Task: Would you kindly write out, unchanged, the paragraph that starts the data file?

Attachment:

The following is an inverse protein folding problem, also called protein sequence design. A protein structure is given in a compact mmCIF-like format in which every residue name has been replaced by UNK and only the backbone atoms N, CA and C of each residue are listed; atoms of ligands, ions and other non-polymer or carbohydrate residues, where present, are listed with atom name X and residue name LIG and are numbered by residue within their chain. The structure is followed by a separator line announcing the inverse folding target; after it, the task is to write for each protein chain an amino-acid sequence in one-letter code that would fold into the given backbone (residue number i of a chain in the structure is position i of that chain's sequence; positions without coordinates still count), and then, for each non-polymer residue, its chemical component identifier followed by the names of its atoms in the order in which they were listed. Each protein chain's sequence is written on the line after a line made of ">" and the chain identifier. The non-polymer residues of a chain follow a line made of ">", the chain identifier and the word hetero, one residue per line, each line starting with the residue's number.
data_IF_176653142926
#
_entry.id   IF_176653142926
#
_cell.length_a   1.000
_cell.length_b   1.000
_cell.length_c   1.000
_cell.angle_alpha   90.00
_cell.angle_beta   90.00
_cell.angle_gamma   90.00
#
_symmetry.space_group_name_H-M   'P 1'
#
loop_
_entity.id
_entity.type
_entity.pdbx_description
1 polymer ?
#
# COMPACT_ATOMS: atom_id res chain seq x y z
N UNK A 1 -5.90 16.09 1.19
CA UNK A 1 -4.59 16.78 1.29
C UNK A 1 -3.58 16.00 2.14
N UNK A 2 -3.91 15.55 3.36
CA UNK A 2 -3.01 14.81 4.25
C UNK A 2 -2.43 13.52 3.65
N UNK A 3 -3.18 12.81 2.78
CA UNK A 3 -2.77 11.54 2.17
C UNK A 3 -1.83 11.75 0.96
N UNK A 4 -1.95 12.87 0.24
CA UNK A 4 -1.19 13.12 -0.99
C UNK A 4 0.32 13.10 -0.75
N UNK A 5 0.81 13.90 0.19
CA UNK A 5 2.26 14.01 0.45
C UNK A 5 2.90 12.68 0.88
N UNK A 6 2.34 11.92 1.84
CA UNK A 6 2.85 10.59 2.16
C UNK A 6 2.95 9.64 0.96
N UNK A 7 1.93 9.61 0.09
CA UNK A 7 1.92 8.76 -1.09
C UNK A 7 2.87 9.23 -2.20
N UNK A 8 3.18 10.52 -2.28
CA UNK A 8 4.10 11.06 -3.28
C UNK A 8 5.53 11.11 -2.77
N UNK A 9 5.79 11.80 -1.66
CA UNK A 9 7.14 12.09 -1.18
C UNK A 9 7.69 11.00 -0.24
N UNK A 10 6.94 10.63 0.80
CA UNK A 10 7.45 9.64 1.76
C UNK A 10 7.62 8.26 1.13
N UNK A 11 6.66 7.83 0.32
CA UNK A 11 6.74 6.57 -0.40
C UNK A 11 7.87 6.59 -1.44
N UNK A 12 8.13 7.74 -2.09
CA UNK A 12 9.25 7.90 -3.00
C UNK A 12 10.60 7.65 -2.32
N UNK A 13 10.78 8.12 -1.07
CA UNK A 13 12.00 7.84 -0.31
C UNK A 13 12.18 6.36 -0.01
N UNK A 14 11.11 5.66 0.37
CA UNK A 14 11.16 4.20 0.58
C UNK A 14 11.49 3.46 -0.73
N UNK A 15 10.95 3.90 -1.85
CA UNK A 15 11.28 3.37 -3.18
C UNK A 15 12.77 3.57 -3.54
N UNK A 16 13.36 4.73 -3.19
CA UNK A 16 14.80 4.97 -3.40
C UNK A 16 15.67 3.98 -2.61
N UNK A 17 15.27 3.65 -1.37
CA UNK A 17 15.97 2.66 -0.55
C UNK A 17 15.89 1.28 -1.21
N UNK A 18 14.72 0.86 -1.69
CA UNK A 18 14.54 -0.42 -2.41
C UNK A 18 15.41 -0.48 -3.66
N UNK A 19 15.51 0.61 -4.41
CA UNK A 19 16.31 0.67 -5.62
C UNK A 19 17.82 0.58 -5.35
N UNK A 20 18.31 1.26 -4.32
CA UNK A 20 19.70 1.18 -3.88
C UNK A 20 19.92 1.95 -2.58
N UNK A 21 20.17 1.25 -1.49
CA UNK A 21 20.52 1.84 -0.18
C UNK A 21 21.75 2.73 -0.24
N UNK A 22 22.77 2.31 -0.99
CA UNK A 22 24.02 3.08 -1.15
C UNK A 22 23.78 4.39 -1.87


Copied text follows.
The following is an inverse protein folding problem, also called protein sequence design. A protein structure is given in a compact mmCIF-like format in which every residue name has been replaced by UNK and only the backbone atoms N, CA and C of each residue are listed; atoms of ligands, ions and other non-polymer or carbohydrate residues, where present, are listed with atom name X and residue name LIG and are numbered by residue within their chain. The structure is followed by a separator line announcing the inverse folding target; after it, the task is to write for each protein chain an amino-acid sequence in one-letter code that would fold into the given backbone (residue number i of a chain in the structure is position i of that chain's sequence; positions without coordinates still count), and then, for each non-polymer residue, its chemical component identifier followed by the names of its atoms in the order in which they were listed. Each protein chain's sequence is written on the line after a line made of ">" and the chain identifier. The non-polymer residues of a chain follow a line made of ">", the chain identifier and the word hetero, one residue per line, each line starting with the residue's number.